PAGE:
Many of us were comfort junkies. For much of our lives we had taken the path of least resistance. Rather than asking our boss for a raise, we avoided the anticipated confrontation. Perhaps we didn’t go to college because we thought it was going to be too much work. Maybe we remained in unhealthy relationships because the thought of breaking up was too painful for us to imagine. And so it went. To assist us in our search for comfort, we found our drug of choice. Whenever we felt distress over something, we immediately turned to alcohol, drugs or food to dampen its impact.
We had a bit of a shock when we entered the program. Other members were not the least bit concerned about their comfort or ours for that matter. We were quickly informed that if we wanted to become sober, we would have to go to any length to do so. That included doing some things that might make us extremely uncomfortable. We went to meetings even when we were dead tired. We called our sponsor even when the topic of conversation might be embarrassing for us. We took a coffee commitment even though it was far below our skill set. As time went on, life began to become a more comfortable experience for us.
Personal Reflection: Do I need to push through my discomfort?
Many of us grew up with feelings of not belonging. We were very uncomfortable in social situations; often finding ourselves tongue tied. As result of these feelings we lacked self confidence. Some of us isolated. Others became extremely co-dependent. Then there were those of us that overcompensated and became the life of the party while still carrying those feelings of not belonging.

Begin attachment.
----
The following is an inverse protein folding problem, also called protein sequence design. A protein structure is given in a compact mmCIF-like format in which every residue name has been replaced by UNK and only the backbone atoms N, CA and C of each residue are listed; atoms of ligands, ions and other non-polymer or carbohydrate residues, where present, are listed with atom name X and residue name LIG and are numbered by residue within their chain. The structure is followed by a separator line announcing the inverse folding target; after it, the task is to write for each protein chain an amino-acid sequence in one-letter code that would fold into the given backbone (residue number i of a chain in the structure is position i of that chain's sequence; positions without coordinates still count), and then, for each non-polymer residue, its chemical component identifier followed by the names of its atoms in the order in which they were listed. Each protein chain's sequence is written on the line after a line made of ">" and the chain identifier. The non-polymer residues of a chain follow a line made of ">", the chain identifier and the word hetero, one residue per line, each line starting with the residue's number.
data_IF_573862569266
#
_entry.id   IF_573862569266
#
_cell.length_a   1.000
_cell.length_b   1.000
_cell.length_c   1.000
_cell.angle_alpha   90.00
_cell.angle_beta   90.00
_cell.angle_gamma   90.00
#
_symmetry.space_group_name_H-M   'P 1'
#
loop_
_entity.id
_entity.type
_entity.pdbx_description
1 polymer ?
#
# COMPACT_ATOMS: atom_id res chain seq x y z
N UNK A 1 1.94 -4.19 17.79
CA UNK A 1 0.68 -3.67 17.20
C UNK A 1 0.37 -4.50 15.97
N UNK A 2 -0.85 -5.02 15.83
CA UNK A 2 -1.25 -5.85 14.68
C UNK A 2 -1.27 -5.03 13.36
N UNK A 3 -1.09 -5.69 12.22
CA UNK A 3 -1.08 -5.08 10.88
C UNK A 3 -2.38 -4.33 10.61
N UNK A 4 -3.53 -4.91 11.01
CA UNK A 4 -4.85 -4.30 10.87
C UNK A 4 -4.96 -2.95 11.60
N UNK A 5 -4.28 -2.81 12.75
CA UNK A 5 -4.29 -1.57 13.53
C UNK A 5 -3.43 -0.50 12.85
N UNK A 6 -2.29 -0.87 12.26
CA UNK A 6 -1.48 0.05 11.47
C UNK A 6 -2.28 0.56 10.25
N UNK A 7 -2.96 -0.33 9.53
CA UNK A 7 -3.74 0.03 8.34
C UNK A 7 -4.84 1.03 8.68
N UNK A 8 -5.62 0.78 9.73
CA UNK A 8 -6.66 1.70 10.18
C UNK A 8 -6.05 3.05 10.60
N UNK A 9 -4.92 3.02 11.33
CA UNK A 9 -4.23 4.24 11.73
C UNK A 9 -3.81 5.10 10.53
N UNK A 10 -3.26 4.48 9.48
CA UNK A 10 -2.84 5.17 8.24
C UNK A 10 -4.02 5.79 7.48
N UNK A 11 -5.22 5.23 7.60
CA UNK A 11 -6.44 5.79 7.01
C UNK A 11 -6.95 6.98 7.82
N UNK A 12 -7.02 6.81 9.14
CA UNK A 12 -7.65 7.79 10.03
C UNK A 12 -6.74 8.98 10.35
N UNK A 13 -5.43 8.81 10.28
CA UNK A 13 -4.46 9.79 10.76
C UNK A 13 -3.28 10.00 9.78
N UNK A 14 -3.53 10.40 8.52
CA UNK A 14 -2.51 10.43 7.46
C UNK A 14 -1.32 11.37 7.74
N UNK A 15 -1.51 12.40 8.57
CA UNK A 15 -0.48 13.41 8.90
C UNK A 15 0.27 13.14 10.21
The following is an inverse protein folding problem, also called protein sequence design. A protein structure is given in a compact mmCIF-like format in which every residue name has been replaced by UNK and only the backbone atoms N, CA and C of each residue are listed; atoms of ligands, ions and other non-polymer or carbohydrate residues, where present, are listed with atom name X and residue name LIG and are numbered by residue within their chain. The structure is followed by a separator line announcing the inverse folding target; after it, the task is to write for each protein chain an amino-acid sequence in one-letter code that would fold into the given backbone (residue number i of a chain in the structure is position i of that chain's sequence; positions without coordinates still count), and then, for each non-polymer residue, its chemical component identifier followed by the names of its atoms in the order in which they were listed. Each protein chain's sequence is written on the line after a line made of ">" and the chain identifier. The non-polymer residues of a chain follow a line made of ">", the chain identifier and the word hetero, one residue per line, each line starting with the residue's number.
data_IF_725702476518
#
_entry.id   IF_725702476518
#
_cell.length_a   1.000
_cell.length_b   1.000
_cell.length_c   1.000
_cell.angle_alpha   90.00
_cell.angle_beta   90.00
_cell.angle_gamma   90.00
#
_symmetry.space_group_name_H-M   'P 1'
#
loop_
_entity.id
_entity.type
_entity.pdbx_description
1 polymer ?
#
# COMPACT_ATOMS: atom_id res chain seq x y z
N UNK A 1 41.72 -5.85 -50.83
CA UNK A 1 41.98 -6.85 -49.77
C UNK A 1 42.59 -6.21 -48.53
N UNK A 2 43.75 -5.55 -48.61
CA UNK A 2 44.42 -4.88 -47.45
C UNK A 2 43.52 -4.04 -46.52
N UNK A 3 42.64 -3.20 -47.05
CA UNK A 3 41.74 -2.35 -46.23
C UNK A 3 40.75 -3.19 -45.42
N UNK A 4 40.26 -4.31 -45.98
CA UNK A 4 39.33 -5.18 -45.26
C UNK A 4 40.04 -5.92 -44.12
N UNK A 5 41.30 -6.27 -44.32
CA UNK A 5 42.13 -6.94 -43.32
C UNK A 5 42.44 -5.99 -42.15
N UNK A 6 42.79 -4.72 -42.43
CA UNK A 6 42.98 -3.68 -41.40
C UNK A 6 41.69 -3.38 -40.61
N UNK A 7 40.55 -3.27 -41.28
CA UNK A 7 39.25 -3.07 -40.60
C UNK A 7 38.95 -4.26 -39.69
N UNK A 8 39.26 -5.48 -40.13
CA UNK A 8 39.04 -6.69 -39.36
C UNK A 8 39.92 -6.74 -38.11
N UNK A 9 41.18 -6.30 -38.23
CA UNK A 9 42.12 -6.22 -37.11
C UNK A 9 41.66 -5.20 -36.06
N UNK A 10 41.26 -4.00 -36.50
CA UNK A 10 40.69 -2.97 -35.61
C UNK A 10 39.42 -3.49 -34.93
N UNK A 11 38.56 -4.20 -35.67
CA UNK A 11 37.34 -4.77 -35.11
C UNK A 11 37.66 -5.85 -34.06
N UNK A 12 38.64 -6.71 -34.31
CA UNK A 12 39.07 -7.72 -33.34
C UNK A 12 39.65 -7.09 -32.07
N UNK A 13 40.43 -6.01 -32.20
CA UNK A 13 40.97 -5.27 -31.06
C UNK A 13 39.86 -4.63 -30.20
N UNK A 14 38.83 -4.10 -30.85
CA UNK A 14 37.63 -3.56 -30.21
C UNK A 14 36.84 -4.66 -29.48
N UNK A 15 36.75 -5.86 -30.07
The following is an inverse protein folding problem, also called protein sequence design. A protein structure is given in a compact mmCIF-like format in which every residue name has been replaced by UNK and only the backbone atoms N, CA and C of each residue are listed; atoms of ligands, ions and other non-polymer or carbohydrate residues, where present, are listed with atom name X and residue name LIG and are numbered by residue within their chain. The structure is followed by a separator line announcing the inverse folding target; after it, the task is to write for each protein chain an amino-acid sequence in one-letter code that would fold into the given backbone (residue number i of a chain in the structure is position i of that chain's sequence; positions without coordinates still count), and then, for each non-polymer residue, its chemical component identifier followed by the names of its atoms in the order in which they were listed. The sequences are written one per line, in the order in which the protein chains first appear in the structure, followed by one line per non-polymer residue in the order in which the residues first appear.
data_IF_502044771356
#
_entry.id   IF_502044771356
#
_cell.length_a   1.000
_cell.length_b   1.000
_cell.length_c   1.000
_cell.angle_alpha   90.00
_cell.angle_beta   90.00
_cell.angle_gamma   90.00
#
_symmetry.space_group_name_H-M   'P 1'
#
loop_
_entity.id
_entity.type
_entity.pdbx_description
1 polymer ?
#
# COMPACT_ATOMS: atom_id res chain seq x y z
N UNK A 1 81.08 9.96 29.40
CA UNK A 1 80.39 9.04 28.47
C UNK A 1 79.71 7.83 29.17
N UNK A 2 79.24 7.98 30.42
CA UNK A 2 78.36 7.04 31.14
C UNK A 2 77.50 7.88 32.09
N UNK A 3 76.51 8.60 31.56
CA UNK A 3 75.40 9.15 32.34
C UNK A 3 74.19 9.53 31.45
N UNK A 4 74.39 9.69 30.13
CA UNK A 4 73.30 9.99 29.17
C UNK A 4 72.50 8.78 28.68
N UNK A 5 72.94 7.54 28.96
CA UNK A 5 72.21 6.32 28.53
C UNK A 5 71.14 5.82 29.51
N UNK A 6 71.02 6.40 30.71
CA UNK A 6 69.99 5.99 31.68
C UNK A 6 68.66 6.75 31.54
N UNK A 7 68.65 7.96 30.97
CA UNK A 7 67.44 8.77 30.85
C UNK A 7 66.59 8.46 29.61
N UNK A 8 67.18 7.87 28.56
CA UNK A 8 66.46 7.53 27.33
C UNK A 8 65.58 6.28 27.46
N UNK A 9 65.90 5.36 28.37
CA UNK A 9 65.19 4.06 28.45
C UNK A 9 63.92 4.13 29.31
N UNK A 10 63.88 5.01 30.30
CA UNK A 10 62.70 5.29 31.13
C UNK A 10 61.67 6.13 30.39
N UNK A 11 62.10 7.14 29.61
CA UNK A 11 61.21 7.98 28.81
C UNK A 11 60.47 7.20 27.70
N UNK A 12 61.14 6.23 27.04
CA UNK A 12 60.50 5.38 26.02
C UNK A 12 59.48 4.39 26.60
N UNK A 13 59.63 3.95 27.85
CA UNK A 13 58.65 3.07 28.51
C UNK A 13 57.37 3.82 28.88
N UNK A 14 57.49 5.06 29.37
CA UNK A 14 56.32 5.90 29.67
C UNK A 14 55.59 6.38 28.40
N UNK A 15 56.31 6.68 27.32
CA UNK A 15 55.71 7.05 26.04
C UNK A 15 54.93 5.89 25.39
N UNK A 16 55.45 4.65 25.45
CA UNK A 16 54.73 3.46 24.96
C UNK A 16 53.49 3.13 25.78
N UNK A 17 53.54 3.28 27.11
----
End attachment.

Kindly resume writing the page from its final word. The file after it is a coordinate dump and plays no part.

Of course all of that changed when we found our drug of choice. It’s not that our discomfort disappeared, it was just covered over by alcohol, drugs or food. Eventually, they stopped working and all of those feeling of not belonging returned.
In sobriety, there is no magic cure. Yes,thing have really gotten better, but we still find ourselves feeling uncomfortable from time to time. It’s just that today we realize that most of what we are feeling is quite normal. There will be situations where we feel some fear or anger. It’s part of everyday life. The difference is that we no longer have to drink or drug over it. We can be comfortable in our discomfort. After that, we utilize the tools of the program to get to a better place.
Personal Reflection: Have I truly become comfortable in my discomfort?
Each of us has a different definition of what it means to be fulfilled. For one person it could be working with seniors as a volunteer. For another, it could be training for a marathon. For a third, it could be setting up a greenhouse in their backyard. The choices of what brings fulfillment are endless. One person’s passion would turn out to be boring for another. Finding personal fulfillment in life is part of what makes us human. Finding life purpose however does not mean that you will be given a pass on pain. Growth rarely takes place without some degree of discomfort. So many of us missed opportunities because we wanted to avoid suffering. Thus, the phone call didn’t get made, the question didn’t get asked, the trip didn’t get taken. At the end of the day, we ultimately missed out. Yes, we might have eluded some immediate pain or discomfort. But, in the process we missed out on an opportunity which could have provided an entirely new vista. On a deeper level, perhaps that new vista could have led us to an entirely new pathways of personal fulfillment. We also discovered that often the anticipated pain was largely illusory.
Personal Reflection: Have I sacrificed fulfillment for comfort?